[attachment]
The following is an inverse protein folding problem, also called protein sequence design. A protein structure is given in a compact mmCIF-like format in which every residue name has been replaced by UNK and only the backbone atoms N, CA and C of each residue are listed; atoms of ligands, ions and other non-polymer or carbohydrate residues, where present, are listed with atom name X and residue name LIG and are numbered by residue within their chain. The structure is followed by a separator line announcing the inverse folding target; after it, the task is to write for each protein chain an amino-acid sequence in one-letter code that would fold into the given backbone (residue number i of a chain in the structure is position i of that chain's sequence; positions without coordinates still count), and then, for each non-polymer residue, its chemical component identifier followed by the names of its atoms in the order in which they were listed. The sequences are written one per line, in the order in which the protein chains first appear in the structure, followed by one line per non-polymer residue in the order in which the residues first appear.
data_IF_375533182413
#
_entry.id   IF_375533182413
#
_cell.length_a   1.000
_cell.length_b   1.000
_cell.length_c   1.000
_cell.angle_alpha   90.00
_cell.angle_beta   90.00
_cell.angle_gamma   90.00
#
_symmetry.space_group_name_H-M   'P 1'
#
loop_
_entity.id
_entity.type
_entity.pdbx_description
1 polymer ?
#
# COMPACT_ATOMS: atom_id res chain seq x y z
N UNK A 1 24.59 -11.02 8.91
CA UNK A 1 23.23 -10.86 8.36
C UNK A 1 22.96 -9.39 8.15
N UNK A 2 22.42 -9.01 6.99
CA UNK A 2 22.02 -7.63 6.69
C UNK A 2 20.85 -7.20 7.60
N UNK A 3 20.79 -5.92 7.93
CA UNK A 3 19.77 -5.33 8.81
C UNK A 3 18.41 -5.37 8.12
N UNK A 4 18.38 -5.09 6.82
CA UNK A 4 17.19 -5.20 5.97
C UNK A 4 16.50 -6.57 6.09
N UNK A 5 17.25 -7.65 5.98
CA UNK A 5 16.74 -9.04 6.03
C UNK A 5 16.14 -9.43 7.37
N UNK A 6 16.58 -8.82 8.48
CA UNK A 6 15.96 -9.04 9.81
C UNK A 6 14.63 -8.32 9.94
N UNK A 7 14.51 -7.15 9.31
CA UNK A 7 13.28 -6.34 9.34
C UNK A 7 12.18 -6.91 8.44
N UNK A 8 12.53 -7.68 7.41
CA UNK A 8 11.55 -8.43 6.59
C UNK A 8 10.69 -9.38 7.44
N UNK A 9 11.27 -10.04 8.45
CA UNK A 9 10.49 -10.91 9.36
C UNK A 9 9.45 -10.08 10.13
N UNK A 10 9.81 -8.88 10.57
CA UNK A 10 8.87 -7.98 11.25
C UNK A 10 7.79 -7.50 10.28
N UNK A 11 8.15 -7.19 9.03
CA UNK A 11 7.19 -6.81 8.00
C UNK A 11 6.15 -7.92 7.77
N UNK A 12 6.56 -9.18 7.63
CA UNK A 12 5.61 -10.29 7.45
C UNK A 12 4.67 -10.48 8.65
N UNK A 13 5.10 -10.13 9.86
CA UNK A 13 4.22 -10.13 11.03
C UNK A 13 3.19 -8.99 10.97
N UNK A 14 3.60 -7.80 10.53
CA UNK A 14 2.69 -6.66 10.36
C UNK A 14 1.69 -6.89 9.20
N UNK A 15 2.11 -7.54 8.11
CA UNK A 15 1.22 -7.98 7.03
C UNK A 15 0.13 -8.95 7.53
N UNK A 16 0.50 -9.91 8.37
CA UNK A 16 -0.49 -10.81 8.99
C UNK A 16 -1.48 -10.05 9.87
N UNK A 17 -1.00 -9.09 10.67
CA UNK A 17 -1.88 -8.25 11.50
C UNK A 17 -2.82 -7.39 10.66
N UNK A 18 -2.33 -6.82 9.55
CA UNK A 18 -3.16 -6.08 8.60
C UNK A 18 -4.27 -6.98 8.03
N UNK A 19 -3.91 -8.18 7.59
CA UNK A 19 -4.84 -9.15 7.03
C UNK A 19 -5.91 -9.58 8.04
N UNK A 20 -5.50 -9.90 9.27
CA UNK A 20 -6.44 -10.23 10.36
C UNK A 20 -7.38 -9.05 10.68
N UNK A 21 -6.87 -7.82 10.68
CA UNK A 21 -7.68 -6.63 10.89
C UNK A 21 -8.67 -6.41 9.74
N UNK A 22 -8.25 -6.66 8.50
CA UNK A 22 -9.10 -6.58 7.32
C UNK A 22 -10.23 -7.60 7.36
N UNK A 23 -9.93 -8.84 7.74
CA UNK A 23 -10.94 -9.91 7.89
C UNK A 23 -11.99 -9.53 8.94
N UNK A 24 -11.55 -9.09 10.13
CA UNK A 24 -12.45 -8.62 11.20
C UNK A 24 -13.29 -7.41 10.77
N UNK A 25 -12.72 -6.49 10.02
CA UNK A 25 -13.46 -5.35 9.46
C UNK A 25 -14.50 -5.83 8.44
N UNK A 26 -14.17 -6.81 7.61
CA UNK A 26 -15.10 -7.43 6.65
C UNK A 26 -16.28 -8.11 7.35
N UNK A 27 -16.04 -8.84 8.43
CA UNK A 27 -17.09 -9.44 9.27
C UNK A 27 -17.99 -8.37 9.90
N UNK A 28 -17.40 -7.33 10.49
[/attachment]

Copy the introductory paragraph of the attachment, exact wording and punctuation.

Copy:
The following is an inverse protein folding problem, also called protein sequence design. A protein structure is given in a compact mmCIF-like format in which every residue name has been replaced by UNK and only the backbone atoms N, CA and C of each residue are listed; atoms of ligands, ions and other non-polymer or carbohydrate residues, where present, are listed with atom name X and residue name LIG and are numbered by residue within their chain. The structure is followed by a separator line announcing the inverse folding target; after it, the task is to write for each protein chain an amino-acid sequence in one-letter code that would fold into the given backbone (residue number i of a chain in the structure is position i of that chain's sequence; positions without coordinates still count), and then, for each non-polymer residue, its chemical component identifier followed by the names of its atoms in the order in which they were listed. The sequences are written one per line, in the order in which the protein chains first appear in the structure, followed by one line per non-polymer residue in the order in which the residues first appear.